The ‘Casemiro syndrome’
Real Madrid won thirteen consecutive games with the Brazilian in the side but have drawn three in a row in his absence.
Numbers, like hips, don’t lie. With Casemiro in the starting line-up, Zidane’s Madrid were an ultra-consistent side that racked up win after win. The Brazilian started 13 of the 16 LaLiga wins in a row that equalled Pep Guardiola’s run in 2010-11, missing out only in less high-profile games against Rayo Vallecano, Getafe and Osasuna. Zidane found in him the safety net his team always needed. A hawk recovering possession and a lifeline covering the flanks.
Real Madrid are in free fall without Casemiro
But since Casemiro limped off after just 20 minutes against Espanyol, Real Madrid have been in free fall. They haven’t managed to win a single game. Three consecutive draws against Villarreal (1-1), Las Palmas (2-2) and Borussia Dortmund (2-2). Three matches in which they’ve conceded five goals (almost two per game), exposing for all to see the trouble that Toni Kroos has had stepping in for Casemiro. The German is having a bad time of it, as are the full-backs.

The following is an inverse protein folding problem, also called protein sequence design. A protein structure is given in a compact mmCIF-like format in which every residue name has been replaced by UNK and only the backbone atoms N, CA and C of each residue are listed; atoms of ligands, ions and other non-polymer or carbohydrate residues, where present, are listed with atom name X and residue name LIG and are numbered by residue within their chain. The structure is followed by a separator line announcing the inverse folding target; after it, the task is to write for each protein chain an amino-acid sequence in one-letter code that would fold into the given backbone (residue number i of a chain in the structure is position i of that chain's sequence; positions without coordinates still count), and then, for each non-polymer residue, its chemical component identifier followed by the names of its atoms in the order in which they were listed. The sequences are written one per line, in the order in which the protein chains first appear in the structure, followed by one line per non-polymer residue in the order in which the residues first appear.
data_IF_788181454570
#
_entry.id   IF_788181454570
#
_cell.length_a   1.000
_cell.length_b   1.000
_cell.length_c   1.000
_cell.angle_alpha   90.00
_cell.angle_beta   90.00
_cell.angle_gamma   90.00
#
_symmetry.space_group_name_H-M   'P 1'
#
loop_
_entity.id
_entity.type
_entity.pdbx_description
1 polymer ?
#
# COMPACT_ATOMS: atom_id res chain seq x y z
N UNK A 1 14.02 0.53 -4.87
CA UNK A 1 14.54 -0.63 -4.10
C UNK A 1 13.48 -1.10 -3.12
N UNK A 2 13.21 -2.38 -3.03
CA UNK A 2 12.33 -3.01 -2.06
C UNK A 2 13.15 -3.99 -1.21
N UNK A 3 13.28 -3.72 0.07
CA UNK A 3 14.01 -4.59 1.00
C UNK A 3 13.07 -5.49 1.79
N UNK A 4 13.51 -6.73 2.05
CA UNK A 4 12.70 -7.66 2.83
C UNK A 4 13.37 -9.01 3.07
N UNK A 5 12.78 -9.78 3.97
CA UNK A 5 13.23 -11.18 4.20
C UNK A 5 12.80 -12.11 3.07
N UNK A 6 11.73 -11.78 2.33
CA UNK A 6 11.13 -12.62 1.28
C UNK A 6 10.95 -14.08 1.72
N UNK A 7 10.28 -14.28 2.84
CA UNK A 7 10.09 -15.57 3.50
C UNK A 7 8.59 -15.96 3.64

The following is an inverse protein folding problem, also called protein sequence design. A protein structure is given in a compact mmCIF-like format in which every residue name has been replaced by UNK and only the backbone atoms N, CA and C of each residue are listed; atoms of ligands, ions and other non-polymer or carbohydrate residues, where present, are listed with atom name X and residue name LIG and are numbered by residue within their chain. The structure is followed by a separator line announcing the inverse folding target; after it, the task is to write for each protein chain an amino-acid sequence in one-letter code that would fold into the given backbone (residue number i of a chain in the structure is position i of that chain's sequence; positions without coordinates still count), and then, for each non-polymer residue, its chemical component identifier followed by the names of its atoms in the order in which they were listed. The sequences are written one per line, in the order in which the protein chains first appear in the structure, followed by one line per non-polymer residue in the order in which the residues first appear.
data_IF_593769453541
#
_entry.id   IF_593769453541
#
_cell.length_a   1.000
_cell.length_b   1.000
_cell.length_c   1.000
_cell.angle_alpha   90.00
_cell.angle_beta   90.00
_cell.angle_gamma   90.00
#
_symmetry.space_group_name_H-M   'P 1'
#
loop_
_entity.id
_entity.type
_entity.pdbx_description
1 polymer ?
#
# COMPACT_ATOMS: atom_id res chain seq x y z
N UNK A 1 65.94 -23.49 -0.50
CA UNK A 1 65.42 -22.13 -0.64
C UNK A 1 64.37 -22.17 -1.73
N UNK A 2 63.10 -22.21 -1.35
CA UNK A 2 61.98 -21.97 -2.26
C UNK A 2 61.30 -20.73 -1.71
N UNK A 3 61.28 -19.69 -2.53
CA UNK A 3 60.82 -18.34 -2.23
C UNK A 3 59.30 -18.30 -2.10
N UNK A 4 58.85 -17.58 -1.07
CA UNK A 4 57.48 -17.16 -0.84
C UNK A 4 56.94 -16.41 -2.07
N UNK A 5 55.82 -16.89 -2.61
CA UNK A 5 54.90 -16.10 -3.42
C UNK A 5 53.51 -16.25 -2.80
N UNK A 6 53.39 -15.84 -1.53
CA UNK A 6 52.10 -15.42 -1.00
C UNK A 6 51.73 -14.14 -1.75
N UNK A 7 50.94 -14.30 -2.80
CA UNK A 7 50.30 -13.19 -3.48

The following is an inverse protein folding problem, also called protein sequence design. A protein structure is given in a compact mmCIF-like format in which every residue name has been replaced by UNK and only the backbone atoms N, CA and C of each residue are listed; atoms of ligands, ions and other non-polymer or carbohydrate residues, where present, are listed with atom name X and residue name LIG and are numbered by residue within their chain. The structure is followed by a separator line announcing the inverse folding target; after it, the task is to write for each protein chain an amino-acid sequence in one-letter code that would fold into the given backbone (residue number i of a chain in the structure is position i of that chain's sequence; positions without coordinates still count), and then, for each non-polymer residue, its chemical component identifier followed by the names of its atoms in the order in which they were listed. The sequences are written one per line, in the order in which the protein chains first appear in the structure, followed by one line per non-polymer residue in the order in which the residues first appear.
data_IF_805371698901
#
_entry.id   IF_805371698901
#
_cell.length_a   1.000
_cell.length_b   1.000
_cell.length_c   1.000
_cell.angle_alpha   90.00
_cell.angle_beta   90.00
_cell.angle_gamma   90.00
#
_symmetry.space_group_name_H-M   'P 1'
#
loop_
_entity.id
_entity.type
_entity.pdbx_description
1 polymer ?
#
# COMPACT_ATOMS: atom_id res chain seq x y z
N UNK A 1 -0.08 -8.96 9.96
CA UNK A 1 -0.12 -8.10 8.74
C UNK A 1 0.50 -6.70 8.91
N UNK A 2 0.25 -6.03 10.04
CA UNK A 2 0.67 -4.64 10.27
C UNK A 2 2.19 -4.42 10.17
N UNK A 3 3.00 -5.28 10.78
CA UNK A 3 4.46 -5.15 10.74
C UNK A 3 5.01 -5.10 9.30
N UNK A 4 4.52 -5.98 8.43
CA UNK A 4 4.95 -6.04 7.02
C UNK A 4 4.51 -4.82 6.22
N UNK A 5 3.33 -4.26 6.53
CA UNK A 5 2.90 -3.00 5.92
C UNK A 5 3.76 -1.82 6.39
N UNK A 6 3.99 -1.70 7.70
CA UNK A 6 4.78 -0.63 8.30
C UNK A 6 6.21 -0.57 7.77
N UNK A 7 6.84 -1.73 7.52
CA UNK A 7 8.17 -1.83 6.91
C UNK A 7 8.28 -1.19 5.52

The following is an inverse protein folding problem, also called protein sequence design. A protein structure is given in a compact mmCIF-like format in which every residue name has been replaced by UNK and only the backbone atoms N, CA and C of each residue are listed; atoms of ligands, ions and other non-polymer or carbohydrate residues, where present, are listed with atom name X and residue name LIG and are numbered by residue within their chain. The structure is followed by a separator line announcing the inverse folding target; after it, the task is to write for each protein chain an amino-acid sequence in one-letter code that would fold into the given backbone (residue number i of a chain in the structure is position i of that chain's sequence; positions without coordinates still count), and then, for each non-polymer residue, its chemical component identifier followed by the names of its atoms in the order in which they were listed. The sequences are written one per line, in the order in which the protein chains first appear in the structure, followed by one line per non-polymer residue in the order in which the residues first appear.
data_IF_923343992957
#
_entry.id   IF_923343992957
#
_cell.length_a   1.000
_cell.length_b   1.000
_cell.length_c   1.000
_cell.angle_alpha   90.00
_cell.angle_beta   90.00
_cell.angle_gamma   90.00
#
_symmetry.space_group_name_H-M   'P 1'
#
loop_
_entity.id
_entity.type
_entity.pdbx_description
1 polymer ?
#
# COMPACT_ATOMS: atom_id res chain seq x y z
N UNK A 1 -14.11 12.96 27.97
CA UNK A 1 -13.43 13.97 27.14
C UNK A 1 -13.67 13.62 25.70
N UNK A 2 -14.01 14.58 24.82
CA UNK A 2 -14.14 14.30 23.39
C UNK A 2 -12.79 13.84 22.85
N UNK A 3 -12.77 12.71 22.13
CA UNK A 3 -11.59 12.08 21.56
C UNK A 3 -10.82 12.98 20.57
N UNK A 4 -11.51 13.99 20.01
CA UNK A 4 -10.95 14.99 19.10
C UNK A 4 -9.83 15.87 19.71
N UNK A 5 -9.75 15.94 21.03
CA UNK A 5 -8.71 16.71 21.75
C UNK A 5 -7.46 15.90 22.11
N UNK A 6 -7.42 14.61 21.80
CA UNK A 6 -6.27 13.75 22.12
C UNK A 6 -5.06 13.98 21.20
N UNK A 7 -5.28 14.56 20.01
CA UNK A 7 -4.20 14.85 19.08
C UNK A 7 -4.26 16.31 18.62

Nobody except the Brazilian has made the position their own
Carlo Ancelotti tried Sergio Ramos out in the holding midfield role two seasons ago but abandoned the experiment after things went wrong in Turin against Juventus. He’d also tried the same tactic in Barcelona at the Camp Nou, which also failed. Going back even further, Jose Mourinho used Pepe in the same position to little or no avail during that infamous ‘storm’ of clasicos back in early 2012. Only Casemiro has played well enough to make that role his own. Now that he’s injured, however, there appears to be no substitute in the squad.
Dortmund, a statistical nightmare
The draw against Dortmund in midweek was also worrying from a statistical point of view. Borussia had 20 attempts on goal, 10 of which were on target. No team has managed so many since Zidane took charge back in January. The most any other team had managed until this week was 10 attempts and 6 on target (Wolfsburg). At the Westfalenstadion, Zidane’s side were also limited to just 41% possession, out-passed 574 passes to 359 and out-attacked, the Germans registering 82 attacks to Madrid’s 27. Casemiro can't come back soon enough!
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